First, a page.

Unit 4 is pitched as a hugely challenging but fair platformer that revolves around a band of elite agents that are battling a mysterious villain who has stolen a sacred artefact and threatens the entire galaxy with his massive army. The plot may well be as straight forward as they come, but as any fan of the formula can attest, these retro inspired tough-as-nails games need little else than solid gameplay with interesting mechanics and functionality. Thankfully, Unit 4 manages to serve that up by the shovel-load.
Much like you would expect, Unit 4’s gameplay consists of making your way from point A to point B, wiping out anything that stands in your way as well as overcoming some pretty clever level design. The game does come with a decent tutorial that doesn’t outstay its welcome, swiftly and effectively teaching you the controls and the basics of play. This follows shortly after the introduction sequence, which shows you the ability to walk around your ship-hub, communicate with your General, and more.
Once you’re done here you will be ready to take on the campaign, which is segmented into a collection of different planets. Each of these planets house a variety of different levels that are much lengthier than your traditional platforming adventure. In fact they’re so long that I thought I was running a whole planet in one stretch with seamless level switching, only to find that even the first stage took me just shy of 20 minutes to run. Despite the harsh difficulty, there are checkpoints littered throughout each stage, meaning that no matter how many times you die, or where, a respawn point wont be too far behind you.
Throughout the entirety of play, you are able to quick-swap between any of the heroes on offer. It’s quite tough to get to grips with at first, and seeing as it’s completely necessary to use this function in order to make it through the game, it is something you need to get a handle on quickly. Each of the heroes have their own distinct skills that you need to utilise, such as grappling hooks, rush-pounding, double jumping, and so on. You will constantly come across hazards, enemies, and other restrictions that force you to put these traits to good use.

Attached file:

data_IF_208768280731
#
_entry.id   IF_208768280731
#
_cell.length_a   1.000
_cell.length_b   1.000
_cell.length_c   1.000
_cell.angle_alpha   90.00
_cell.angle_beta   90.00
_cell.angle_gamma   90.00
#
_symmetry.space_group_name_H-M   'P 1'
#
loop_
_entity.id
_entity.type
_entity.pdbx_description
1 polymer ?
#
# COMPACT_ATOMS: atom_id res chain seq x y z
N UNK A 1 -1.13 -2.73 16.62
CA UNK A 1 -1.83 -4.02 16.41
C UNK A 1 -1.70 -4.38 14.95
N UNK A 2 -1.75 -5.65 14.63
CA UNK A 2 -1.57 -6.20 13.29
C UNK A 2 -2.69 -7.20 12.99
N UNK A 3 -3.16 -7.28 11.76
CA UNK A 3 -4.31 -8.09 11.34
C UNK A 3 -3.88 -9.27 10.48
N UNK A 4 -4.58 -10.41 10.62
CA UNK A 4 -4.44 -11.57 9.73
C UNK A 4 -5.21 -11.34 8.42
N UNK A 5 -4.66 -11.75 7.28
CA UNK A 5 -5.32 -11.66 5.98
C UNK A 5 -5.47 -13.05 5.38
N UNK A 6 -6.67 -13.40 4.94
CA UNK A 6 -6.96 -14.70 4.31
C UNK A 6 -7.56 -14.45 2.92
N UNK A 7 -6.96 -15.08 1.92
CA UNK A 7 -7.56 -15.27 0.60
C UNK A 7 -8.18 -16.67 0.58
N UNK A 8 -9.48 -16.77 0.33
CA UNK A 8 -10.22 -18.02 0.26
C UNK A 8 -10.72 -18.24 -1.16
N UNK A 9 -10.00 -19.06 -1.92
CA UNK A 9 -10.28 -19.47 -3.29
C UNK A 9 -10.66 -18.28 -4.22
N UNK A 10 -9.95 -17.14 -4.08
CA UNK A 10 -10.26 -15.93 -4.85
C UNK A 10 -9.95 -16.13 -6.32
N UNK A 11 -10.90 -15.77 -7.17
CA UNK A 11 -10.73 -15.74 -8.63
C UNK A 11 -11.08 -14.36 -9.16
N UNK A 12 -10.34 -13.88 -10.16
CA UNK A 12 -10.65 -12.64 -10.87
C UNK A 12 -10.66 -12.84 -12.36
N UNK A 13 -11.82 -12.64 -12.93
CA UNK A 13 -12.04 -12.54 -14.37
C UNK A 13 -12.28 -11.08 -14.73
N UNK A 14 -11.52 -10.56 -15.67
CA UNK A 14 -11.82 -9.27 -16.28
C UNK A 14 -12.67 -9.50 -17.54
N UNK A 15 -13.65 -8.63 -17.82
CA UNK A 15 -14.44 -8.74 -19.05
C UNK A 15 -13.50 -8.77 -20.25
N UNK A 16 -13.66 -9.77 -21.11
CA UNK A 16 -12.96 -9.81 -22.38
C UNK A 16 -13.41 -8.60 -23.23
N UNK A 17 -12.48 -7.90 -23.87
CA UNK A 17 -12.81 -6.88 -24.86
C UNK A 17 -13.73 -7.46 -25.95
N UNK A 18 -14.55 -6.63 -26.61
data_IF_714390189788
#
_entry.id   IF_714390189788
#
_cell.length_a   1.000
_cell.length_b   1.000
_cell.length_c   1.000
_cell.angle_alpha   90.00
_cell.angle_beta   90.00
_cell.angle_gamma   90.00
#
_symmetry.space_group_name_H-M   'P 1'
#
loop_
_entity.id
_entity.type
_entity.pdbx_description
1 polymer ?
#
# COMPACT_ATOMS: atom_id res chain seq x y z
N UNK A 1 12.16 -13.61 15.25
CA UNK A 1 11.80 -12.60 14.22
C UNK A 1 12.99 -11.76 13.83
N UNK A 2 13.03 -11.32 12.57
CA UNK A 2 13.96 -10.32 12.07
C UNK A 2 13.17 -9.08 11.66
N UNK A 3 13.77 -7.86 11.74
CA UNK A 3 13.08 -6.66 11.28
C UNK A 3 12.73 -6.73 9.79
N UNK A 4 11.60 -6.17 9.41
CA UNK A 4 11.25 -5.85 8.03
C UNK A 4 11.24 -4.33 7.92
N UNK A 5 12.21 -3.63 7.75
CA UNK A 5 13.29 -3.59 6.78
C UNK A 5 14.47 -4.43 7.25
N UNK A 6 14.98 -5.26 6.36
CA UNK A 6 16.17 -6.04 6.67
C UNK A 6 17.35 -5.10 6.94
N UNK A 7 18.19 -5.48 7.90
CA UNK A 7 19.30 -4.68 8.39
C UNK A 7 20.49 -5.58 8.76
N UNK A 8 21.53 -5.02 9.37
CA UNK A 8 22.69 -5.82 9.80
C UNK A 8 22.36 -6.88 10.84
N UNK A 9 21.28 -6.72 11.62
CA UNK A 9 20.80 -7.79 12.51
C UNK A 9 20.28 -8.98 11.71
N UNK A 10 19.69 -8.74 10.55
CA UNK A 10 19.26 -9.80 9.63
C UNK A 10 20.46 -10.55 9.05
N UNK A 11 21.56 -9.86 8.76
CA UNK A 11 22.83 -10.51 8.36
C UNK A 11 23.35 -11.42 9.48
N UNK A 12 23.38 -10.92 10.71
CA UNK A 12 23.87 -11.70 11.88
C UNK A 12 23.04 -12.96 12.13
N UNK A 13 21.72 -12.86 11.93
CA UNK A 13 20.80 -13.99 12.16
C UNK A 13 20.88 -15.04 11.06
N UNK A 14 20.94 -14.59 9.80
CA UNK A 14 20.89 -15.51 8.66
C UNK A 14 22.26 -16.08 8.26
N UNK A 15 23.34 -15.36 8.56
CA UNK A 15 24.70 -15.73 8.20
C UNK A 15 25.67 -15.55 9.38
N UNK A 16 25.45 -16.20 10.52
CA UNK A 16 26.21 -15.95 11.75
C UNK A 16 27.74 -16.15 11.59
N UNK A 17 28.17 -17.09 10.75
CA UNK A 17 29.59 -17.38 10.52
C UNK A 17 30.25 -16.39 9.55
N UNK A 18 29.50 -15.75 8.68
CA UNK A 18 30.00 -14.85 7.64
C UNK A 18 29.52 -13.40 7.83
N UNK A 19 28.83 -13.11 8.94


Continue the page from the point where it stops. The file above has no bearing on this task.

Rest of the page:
During the initial stages of the game it’s not a system that demands too much of your attention, and I was able to make it through the lengthy first stage by using only a handful of the heroes. Before long however the need to use each of the powers becomes more necessary, and it’s here that Unit 4’s challenging gameplay puts you to the test. Whilst quick-swapping between heroes is as easy as breathing, quick-swapping and then using a power, to then quick swap and use another power, is much harder than it sounds.
Executing something as basic as dashing, quick swapping, double jumping, quick swapping and then grappling hooking onto a ceiling is something that takes several attempts. It does become frustrating if your reflex and coordination doesn’t match up for the tenth time in a row, but that’s part and parcel of a good tough platformer. Had the checkpoints been more spaced out, I imagine this would have been much more infuriating, but as aforementioned, the checkpoint system is generous and that works well in Unit 4’s favour.